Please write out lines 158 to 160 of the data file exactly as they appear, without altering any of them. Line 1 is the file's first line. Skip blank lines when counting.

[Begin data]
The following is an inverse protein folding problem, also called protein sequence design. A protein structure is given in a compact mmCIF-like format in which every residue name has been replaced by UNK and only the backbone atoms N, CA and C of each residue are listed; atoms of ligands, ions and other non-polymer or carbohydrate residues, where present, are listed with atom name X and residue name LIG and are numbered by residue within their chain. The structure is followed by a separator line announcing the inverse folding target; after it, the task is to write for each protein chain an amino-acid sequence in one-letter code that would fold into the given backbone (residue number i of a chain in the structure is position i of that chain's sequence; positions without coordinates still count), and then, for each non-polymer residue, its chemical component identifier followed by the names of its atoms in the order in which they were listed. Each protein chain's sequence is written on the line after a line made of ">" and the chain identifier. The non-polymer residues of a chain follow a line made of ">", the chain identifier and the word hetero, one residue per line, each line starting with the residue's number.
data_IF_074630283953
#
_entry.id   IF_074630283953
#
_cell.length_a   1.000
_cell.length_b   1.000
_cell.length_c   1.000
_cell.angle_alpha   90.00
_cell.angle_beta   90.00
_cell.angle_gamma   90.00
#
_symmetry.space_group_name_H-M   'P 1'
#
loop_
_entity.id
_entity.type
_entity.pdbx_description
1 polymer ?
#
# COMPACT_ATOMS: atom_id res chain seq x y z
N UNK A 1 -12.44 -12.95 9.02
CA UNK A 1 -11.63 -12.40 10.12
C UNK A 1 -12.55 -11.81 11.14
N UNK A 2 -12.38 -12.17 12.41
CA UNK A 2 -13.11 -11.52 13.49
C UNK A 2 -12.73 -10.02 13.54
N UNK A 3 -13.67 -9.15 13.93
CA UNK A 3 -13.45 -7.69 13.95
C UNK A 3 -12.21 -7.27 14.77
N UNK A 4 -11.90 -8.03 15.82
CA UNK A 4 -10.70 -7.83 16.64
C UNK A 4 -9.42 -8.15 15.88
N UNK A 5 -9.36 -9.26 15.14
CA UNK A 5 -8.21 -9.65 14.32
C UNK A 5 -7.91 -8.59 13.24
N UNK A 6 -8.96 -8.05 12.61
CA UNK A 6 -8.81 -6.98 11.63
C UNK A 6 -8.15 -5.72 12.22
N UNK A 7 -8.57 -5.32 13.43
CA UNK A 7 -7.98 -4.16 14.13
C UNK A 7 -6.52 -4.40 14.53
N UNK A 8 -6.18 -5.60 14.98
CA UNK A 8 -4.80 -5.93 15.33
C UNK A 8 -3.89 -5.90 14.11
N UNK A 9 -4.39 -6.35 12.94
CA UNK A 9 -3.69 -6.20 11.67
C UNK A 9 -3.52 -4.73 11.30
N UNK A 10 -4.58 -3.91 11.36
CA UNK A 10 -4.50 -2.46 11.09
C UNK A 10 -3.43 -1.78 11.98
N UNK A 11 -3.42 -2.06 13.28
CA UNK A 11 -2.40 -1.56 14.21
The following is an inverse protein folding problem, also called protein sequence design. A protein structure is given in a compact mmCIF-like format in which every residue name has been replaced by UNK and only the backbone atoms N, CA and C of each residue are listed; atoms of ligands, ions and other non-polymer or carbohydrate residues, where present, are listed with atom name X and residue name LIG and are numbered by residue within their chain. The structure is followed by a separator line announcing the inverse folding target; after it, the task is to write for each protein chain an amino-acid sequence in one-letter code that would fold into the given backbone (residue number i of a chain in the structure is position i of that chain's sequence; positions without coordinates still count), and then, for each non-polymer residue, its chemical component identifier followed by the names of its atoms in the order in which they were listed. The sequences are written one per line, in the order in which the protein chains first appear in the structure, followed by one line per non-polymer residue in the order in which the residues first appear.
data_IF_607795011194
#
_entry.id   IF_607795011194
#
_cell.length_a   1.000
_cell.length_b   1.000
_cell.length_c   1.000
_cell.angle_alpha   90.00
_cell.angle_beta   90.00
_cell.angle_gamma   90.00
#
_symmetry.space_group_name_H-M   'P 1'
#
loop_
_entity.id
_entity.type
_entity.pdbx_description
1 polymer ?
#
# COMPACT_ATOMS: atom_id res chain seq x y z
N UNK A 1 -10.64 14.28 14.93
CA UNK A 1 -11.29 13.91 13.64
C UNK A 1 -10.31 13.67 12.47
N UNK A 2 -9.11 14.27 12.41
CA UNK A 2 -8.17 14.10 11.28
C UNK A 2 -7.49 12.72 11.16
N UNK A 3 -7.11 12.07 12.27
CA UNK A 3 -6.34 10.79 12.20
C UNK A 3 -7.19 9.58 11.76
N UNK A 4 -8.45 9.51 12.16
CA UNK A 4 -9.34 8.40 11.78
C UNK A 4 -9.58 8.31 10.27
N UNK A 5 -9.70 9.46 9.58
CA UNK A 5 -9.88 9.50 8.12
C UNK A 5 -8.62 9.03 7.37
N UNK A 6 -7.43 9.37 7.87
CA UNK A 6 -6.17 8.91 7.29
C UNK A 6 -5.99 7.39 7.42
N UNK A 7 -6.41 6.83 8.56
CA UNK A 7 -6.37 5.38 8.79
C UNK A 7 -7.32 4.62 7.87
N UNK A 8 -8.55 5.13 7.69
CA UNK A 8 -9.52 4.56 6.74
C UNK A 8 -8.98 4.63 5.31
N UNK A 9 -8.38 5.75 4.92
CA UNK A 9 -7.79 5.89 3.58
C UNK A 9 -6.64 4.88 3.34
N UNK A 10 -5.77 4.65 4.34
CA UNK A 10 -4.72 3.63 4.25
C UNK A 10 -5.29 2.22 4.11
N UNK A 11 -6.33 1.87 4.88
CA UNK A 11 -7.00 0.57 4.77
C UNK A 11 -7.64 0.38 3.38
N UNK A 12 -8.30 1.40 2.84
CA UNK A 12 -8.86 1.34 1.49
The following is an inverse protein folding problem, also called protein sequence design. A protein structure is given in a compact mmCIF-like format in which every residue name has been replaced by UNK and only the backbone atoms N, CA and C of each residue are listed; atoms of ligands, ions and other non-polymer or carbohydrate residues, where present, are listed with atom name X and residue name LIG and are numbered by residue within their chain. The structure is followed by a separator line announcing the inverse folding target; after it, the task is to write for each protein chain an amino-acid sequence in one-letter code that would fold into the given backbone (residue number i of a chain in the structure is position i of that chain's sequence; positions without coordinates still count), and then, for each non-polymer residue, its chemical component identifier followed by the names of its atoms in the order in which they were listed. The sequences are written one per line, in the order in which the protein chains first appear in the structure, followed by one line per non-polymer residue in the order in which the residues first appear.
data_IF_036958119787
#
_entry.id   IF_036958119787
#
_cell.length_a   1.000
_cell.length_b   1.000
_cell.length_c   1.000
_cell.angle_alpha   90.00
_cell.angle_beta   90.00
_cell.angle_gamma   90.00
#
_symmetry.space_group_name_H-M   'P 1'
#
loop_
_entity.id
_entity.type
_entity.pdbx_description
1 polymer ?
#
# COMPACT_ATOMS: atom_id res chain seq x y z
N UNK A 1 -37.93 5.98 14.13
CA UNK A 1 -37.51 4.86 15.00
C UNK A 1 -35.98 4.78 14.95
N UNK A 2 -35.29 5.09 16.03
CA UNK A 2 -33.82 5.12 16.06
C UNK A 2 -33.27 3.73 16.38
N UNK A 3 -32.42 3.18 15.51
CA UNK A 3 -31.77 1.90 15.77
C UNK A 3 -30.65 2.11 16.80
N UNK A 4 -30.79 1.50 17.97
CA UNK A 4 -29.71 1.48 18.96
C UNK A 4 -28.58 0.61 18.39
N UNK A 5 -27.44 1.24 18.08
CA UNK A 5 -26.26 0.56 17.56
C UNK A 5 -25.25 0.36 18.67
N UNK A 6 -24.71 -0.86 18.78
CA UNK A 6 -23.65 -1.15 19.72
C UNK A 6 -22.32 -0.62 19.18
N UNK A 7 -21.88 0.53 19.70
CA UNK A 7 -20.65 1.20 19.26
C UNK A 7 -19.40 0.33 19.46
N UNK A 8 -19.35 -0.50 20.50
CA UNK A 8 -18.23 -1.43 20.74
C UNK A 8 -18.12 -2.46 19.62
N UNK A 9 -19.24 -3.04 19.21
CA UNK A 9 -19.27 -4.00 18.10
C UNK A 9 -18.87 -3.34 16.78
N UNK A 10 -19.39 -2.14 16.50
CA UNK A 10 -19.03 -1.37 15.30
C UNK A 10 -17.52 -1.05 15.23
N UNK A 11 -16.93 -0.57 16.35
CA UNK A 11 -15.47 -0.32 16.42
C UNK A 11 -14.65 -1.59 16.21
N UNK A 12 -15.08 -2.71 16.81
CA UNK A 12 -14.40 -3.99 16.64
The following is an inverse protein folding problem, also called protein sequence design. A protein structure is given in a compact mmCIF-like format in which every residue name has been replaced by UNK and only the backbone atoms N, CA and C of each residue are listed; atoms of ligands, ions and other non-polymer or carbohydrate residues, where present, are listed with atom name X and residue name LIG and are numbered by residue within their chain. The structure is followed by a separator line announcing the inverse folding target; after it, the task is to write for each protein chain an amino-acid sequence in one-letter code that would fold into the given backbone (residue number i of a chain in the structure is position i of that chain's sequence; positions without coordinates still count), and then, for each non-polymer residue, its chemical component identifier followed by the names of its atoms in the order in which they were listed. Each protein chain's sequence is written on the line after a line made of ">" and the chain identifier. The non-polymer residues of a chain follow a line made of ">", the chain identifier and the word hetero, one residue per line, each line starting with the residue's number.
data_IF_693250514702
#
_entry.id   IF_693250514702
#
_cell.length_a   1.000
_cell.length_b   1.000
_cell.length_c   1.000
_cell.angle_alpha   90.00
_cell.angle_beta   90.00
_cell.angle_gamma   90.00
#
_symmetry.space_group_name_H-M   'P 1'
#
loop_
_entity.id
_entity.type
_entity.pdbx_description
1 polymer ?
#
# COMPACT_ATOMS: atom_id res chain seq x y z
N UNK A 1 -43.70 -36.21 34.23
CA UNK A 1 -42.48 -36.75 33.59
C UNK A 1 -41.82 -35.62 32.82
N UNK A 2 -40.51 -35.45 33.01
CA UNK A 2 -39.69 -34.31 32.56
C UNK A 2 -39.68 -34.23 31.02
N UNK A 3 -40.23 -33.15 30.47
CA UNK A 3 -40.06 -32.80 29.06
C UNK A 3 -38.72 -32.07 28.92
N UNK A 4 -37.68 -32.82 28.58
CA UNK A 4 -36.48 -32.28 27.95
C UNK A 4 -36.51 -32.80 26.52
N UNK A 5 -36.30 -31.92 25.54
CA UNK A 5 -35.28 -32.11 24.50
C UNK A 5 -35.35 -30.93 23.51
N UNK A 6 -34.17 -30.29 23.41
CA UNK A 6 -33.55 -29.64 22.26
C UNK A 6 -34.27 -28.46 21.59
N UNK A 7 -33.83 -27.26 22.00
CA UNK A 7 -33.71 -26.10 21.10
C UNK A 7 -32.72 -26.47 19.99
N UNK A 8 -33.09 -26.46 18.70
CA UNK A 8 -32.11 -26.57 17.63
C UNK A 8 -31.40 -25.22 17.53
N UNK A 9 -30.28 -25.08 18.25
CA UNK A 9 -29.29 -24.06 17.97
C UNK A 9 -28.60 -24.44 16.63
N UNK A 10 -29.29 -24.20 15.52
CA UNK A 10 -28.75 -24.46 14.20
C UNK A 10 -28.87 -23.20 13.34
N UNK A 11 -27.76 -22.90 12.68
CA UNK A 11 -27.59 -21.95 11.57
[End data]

N UNK A 10 -19.39 -2.14 16.50
CA UNK A 10 -19.03 -1.37 15.30
C UNK A 10 -17.52 -1.05 15.23